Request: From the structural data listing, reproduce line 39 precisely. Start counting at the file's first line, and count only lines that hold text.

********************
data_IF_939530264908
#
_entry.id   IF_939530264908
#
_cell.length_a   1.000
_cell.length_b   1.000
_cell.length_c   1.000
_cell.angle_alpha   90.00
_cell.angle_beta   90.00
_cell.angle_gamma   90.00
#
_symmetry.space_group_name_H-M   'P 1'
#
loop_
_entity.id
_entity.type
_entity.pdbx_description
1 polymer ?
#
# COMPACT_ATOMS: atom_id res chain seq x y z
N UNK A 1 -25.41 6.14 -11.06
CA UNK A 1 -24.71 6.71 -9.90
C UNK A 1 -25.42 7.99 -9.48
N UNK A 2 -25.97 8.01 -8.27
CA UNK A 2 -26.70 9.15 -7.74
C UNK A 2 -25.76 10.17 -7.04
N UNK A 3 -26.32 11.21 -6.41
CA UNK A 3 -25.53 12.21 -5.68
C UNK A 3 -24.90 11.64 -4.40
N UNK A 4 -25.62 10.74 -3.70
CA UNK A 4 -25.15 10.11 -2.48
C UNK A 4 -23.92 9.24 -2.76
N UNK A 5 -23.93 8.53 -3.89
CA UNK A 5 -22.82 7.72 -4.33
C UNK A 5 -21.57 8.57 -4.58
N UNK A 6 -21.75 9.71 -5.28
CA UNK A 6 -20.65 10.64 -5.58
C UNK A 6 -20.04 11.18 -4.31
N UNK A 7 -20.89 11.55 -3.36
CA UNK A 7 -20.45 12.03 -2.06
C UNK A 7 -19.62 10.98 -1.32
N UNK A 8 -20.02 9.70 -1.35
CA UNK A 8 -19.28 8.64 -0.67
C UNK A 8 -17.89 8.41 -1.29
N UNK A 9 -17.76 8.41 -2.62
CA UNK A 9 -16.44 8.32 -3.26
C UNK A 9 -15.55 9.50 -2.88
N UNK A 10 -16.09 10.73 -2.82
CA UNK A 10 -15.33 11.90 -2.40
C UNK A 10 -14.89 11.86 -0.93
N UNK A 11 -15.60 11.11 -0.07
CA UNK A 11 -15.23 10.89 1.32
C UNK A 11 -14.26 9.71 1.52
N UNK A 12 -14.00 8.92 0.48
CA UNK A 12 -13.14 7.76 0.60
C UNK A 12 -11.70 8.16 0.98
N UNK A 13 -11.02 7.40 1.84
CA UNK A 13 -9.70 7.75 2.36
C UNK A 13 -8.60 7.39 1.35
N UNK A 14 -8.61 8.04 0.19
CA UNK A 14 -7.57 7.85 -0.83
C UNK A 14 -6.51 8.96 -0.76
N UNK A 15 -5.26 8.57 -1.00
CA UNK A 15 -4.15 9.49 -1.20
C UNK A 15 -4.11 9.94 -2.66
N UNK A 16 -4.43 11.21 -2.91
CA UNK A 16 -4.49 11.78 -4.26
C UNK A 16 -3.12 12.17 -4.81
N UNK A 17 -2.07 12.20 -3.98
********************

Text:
N UNK A 7 -20.89 11.55 -3.36